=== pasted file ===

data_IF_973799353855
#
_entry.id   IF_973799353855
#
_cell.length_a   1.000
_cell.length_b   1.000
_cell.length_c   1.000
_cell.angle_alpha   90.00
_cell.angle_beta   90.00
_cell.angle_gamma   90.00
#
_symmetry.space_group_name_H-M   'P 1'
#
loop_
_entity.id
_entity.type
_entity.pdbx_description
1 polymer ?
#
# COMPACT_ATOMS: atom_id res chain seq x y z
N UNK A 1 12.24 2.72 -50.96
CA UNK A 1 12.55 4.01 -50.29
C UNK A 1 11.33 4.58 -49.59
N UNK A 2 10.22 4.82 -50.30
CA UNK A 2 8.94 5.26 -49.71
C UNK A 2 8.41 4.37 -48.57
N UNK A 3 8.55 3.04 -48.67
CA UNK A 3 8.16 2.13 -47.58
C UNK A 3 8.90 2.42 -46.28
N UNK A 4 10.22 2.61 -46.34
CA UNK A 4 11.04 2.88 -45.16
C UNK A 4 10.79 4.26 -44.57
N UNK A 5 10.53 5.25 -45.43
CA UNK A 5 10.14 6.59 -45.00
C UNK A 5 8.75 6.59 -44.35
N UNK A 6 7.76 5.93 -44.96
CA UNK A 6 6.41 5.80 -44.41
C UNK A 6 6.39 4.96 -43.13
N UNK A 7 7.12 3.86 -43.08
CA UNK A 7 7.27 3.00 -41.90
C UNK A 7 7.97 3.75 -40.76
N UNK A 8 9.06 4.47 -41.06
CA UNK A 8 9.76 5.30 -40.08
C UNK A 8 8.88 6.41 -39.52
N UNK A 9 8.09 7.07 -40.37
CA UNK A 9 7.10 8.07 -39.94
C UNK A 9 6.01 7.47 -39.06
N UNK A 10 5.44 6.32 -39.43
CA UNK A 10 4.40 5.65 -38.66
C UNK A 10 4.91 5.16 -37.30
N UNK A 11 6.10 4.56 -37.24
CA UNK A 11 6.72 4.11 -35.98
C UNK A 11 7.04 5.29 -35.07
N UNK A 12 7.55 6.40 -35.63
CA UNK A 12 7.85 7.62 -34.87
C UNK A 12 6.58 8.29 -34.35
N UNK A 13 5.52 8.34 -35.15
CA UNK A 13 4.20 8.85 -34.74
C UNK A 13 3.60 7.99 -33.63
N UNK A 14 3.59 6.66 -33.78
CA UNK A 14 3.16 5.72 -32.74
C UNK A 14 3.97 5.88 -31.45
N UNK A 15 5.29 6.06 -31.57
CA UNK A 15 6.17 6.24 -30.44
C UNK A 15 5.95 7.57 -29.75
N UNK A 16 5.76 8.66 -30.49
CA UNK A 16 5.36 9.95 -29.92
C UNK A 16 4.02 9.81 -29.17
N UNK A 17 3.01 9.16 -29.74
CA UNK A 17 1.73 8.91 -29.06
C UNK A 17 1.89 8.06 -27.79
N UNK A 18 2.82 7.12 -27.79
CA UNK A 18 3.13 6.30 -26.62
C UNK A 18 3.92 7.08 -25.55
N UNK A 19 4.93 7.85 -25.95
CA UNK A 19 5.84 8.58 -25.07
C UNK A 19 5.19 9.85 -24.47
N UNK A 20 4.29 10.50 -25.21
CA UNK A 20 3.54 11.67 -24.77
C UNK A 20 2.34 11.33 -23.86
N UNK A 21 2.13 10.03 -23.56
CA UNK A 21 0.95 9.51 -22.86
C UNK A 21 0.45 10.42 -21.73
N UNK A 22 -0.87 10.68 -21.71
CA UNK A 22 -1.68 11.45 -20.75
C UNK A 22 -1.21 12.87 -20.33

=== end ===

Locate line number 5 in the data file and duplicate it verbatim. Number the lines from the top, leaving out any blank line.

_cell.length_a   1.000